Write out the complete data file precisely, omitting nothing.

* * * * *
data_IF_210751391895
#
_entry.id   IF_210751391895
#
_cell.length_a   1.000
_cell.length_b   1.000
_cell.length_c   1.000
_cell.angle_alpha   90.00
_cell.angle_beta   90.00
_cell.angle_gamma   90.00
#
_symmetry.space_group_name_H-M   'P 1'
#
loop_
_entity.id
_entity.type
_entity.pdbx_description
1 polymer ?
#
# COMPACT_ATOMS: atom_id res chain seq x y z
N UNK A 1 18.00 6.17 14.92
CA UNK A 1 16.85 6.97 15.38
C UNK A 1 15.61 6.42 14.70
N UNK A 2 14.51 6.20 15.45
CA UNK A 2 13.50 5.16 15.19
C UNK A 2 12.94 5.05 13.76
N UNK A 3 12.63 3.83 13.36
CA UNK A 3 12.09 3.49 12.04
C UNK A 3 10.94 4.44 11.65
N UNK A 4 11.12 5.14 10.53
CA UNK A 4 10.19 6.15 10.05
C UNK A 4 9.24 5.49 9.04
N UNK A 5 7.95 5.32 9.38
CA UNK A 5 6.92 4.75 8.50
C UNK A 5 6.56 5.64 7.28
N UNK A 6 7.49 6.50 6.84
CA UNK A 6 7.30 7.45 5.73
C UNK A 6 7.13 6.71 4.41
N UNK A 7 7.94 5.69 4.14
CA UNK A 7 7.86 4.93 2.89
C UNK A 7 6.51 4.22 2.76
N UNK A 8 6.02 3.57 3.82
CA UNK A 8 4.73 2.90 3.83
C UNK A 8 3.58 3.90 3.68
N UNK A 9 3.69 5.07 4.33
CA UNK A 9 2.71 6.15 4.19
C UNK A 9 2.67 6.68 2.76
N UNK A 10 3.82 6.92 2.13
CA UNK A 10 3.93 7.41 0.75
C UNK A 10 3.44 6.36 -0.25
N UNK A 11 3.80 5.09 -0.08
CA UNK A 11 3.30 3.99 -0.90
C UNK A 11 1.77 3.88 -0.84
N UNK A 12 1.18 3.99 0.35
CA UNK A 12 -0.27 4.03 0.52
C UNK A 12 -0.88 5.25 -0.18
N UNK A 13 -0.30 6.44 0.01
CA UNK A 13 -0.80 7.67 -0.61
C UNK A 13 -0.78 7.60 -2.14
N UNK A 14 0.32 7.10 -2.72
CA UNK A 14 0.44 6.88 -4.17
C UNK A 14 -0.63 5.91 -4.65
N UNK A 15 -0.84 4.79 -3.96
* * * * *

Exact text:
data_IF_210751391895
#
_entry.id   IF_210751391895
#
_cell.length_a   1.000
_cell.length_b   1.000
_cell.length_c   1.000
_cell.angle_alpha   90.00
_cell.angle_beta   90.00
_cell.angle_gamma   90.00
#
_symmetry.space_group_name_H-M   'P 1'
#
loop_
_entity.id
_entity.type
_entity.pdbx_description
1 polymer ?
#
# COMPACT_ATOMS: atom_id res chain seq x y z
N UNK A 1 18.00 6.17 14.92
CA UNK A 1 16.85 6.97 15.38
C UNK A 1 15.61 6.42 14.70
N UNK A 2 14.51 6.20 15.45
CA UNK A 2 13.50 5.16 15.19
C UNK A 2 12.94 5.05 13.76
N UNK A 3 12.63 3.83 13.36
CA UNK A 3 12.09 3.49 12.04
C UNK A 3 10.94 4.44 11.65
N UNK A 4 11.12 5.14 10.53
CA UNK A 4 10.19 6.15 10.05
C UNK A 4 9.24 5.49 9.04
N UNK A 5 7.95 5.32 9.38
CA UNK A 5 6.92 4.75 8.50
C UNK A 5 6.56 5.64 7.28
N UNK A 6 7.49 6.50 6.84
CA UNK A 6 7.30 7.45 5.73
C UNK A 6 7.13 6.71 4.41
N UNK A 7 7.94 5.69 4.14
CA UNK A 7 7.86 4.93 2.89
C UNK A 7 6.51 4.22 2.76
N UNK A 8 6.02 3.57 3.82
CA UNK A 8 4.73 2.90 3.83
C UNK A 8 3.58 3.90 3.68
N UNK A 9 3.69 5.07 4.33
CA UNK A 9 2.71 6.15 4.19
C UNK A 9 2.67 6.68 2.76
N UNK A 10 3.82 6.92 2.13
CA UNK A 10 3.93 7.41 0.75
C UNK A 10 3.44 6.36 -0.25
N UNK A 11 3.80 5.09 -0.08
CA UNK A 11 3.30 3.99 -0.90
C UNK A 11 1.77 3.88 -0.84
N UNK A 12 1.18 3.99 0.35
CA UNK A 12 -0.27 4.03 0.52
C UNK A 12 -0.88 5.25 -0.18
N UNK A 13 -0.30 6.44 0.01
CA UNK A 13 -0.80 7.67 -0.61
C UNK A 13 -0.78 7.60 -2.14
N UNK A 14 0.32 7.10 -2.72
CA UNK A 14 0.44 6.88 -4.17
C UNK A 14 -0.63 5.91 -4.65
N UNK A 15 -0.84 4.79 -3.96